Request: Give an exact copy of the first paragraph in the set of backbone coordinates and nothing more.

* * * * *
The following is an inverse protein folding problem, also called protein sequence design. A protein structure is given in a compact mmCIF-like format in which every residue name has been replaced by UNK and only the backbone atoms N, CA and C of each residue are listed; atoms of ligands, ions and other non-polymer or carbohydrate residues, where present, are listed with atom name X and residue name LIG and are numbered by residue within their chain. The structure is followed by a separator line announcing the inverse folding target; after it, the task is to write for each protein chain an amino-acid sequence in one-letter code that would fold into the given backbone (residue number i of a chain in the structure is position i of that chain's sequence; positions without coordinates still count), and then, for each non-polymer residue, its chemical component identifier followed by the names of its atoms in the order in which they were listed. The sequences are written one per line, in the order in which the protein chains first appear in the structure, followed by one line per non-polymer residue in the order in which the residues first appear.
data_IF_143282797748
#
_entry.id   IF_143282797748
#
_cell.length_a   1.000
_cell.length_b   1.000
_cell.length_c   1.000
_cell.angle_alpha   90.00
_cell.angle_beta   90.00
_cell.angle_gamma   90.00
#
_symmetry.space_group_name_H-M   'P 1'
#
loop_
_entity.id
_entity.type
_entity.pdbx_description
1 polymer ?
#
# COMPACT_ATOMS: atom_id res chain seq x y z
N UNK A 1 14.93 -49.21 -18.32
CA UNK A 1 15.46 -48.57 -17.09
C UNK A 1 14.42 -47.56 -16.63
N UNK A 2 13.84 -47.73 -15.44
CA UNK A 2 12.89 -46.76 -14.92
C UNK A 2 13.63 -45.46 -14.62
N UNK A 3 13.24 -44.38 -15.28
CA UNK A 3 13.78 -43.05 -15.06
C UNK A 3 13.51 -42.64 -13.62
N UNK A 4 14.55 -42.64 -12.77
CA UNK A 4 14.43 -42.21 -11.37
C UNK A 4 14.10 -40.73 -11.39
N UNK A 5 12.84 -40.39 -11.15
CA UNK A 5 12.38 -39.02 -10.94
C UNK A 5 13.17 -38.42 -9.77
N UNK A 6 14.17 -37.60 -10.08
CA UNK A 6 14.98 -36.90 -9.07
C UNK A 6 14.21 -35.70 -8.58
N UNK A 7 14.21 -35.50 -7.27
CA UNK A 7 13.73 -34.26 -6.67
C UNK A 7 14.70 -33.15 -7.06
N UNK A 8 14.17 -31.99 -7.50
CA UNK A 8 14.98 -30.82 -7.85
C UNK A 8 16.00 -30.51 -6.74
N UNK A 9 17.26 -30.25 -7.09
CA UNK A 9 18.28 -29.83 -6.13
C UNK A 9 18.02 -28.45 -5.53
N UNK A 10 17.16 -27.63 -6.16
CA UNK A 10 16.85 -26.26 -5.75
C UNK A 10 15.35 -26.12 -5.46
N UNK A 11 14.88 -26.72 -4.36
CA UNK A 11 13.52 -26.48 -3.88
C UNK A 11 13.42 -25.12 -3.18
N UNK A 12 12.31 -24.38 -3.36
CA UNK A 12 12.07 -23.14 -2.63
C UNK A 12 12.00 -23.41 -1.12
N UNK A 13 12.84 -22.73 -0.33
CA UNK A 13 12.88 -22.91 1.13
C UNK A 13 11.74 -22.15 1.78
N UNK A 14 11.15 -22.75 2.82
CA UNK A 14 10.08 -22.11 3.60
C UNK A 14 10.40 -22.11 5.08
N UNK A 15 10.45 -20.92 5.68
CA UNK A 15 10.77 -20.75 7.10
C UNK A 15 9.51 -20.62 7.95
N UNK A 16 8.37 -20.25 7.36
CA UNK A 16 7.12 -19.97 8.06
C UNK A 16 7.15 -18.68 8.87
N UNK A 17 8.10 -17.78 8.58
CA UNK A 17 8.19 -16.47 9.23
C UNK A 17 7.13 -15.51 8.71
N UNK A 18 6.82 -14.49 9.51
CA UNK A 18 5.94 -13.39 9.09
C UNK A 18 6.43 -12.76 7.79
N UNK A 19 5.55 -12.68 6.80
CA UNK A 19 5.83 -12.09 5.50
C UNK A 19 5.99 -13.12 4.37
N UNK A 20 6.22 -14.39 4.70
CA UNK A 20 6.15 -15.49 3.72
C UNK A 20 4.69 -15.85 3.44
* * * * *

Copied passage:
The following is an inverse protein folding problem, also called protein sequence design. A protein structure is given in a compact mmCIF-like format in which every residue name has been replaced by UNK and only the backbone atoms N, CA and C of each residue are listed; atoms of ligands, ions and other non-polymer or carbohydrate residues, where present, are listed with atom name X and residue name LIG and are numbered by residue within their chain. The structure is followed by a separator line announcing the inverse folding target; after it, the task is to write for each protein chain an amino-acid sequence in one-letter code that would fold into the given backbone (residue number i of a chain in the structure is position i of that chain's sequence; positions without coordinates still count), and then, for each non-polymer residue, its chemical component identifier followed by the names of its atoms in the order in which they were listed. The sequences are written one per line, in the order in which the protein chains first appear in the structure, followed by one line per non-polymer residue in the order in which the residues first appear.